In the two months since Amazon.com Inc. (AMZN) announced its jaw-dropping $13.7 billion deal to buy Whole Foods Market Inc. (WFM) , there's been plenty of speculation about what types of physical retailers besides grocery stores Amazon will target via bricks-and-mortar initiatives. Between what was announced today and last December's unveiling of the Amazon Go store concept, it's safe to say that convenience stores are high on Amazon's hit list.
As with grocery stores, Amazon is taking aim at an industry that to a large degree has been immune to e-commerce's multi-decade onslaught. And depending on how Amazon wants to proceed, Whole Foods could lend a helping hand.
Amazon just unveiled Instant Pickup, a service that it promises will let Prime members pick up "hundreds of need-it-now items like food, cold drinks, personal care items, technology essentials and Amazon devices" within two minutes of ordering them via the Amazon app. Upon receiving orders, workers at Instant Pickup locations load the items into lockers. Users then pick up the items by scanning a bar code shown on the app at a kiosk.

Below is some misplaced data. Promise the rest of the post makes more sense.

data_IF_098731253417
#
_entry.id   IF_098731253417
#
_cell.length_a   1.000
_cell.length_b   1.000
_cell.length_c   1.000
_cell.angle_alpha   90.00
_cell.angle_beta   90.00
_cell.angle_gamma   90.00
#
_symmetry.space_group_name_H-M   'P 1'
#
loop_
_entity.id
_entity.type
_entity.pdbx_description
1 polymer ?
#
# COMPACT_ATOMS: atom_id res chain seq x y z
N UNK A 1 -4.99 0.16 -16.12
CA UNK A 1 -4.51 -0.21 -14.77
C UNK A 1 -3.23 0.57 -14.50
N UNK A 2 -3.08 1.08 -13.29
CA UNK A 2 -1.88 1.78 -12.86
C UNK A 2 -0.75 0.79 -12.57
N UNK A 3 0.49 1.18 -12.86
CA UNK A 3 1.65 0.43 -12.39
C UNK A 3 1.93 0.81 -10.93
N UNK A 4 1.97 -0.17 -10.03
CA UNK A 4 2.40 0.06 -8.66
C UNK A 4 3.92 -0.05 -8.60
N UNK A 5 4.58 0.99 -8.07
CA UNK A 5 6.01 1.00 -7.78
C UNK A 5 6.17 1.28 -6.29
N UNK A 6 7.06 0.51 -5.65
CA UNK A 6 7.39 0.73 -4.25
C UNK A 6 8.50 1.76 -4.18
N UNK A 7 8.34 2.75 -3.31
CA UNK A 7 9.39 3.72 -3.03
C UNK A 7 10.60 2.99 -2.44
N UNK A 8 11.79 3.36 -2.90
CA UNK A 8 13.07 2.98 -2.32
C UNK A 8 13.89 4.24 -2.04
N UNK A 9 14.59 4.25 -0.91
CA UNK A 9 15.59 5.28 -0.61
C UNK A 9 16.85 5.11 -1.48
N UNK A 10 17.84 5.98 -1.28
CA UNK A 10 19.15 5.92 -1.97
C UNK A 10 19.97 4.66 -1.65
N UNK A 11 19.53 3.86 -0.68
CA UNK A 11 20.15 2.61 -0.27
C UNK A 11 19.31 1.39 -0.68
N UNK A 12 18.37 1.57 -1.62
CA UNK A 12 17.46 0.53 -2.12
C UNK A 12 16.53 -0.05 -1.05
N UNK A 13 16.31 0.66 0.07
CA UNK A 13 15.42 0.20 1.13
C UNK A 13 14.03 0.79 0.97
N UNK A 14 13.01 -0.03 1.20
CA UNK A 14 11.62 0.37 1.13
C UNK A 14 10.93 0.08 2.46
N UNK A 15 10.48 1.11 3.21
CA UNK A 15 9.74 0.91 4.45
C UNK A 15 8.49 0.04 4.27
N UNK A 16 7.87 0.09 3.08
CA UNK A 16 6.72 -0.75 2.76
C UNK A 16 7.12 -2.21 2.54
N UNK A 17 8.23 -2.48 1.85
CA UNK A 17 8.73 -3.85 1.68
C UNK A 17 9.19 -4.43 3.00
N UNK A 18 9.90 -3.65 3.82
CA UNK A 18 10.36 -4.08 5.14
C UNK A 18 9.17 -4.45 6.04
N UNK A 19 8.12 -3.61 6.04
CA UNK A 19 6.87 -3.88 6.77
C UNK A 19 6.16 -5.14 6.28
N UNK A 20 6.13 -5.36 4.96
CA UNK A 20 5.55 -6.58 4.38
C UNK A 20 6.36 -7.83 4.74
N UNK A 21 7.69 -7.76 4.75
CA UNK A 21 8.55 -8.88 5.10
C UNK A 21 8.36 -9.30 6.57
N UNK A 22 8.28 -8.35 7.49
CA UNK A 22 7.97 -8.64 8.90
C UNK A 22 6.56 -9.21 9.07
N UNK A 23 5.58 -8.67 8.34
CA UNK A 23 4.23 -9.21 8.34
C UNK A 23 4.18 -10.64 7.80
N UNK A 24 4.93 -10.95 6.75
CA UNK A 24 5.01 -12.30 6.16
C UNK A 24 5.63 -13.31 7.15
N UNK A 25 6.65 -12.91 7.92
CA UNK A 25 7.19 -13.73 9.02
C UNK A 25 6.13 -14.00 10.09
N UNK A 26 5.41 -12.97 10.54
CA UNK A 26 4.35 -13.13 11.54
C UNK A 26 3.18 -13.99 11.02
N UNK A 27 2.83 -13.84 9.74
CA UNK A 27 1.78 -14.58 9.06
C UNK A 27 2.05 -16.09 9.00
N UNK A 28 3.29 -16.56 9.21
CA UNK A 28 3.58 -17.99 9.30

The first Instant Pickup locations are opening on college campuses in L.A., Berkeley, Atlanta, Columbus and College Park, MD. Additional spots will open by year's end in Chicago and elsewhere. With Amazon able to ship items in bulk to Instant Pickup spots, prices for some items will be lower than what's charged for Amazon orders delivered to homes.
By offering a way to quickly pick up items that consumers want ASAP while providing the convenience of online ordering, Instant Pickup takes aim at convenience store chains that typically sell such items at decent markups. Convenience store chains such as Murphy USA Inc. (MUSA) , Casey's General Stores Inc. (CASY) and TravelCenters of America LLC (TA) are down moderately today, but that might have more to do with a general selloff in retailers following a set of weak earnings reports (Amazon, of course, can still be seen as a culprit if that's the case) than this specific news.
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